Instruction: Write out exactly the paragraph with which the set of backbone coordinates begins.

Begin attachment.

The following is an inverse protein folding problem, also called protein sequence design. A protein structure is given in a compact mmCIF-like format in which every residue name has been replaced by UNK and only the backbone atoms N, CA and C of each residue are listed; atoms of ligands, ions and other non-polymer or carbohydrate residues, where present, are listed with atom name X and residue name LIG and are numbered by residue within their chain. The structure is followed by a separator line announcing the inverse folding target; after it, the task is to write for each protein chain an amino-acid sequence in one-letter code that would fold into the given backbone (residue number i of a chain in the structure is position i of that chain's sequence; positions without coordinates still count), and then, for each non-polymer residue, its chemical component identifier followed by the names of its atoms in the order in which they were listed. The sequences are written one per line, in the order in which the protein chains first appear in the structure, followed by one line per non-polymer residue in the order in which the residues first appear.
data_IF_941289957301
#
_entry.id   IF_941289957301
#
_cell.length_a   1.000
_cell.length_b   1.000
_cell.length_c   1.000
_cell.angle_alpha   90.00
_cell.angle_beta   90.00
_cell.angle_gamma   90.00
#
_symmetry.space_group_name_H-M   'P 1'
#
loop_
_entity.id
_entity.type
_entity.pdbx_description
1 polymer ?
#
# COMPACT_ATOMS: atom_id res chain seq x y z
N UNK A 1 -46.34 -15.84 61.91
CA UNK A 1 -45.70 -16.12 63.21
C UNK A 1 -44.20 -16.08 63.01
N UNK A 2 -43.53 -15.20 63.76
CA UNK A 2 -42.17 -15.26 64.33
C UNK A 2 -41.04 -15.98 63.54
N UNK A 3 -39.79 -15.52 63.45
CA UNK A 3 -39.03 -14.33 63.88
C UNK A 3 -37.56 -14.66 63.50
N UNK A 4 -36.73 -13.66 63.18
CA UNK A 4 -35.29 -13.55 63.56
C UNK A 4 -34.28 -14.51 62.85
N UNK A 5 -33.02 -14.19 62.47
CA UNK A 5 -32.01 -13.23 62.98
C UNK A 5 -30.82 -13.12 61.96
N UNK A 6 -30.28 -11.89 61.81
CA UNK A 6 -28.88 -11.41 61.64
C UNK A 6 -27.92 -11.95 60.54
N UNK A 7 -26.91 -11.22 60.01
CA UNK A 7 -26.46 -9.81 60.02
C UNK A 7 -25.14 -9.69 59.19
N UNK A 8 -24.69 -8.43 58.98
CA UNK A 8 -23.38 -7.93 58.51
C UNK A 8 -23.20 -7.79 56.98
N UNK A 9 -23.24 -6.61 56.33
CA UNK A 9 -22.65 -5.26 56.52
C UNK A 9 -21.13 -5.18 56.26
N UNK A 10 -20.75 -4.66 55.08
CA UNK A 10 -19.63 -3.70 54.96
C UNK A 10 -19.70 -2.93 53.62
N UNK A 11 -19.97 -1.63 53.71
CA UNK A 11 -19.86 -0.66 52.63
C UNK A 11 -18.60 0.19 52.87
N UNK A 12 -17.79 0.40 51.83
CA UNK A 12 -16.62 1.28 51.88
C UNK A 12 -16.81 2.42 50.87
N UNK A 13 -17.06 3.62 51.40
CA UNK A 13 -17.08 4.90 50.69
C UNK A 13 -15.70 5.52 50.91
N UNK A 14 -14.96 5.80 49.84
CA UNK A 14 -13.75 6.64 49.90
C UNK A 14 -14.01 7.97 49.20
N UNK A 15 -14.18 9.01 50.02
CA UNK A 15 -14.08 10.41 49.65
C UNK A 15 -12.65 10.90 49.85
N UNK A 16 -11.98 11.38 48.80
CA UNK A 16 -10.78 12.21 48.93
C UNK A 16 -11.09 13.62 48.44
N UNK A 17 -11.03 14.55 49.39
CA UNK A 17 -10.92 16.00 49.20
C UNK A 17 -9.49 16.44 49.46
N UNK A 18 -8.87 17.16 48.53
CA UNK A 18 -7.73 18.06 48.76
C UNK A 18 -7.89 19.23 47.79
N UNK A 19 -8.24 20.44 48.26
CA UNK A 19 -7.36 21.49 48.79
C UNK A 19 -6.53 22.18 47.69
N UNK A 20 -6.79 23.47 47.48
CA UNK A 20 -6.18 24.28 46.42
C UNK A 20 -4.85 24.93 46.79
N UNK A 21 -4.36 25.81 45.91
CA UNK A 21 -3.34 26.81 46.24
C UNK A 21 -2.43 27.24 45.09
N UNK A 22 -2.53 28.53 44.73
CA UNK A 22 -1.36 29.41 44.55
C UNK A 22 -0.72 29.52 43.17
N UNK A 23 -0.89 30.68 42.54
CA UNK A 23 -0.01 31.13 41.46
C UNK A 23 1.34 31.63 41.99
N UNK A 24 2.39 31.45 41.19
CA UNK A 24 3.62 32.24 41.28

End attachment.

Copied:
The following is an inverse protein folding problem, also called protein sequence design. A protein structure is given in a compact mmCIF-like format in which every residue name has been replaced by UNK and only the backbone atoms N, CA and C of each residue are listed; atoms of ligands, ions and other non-polymer or carbohydrate residues, where present, are listed with atom name X and residue name LIG and are numbered by residue within their chain. The structure is followed by a separator line announcing the inverse folding target; after it, the task is to write for each protein chain an amino-acid sequence in one-letter code that would fold into the given backbone (residue number i of a chain in the structure is position i of that chain's sequence; positions without coordinates still count), and then, for each non-polymer residue, its chemical component identifier followed by the names of its atoms in the order in which they were listed. The sequences are written one per line, in the order in which the protein chains first appear in the structure, followed by one line per non-polymer residue in the order in which the residues first appear.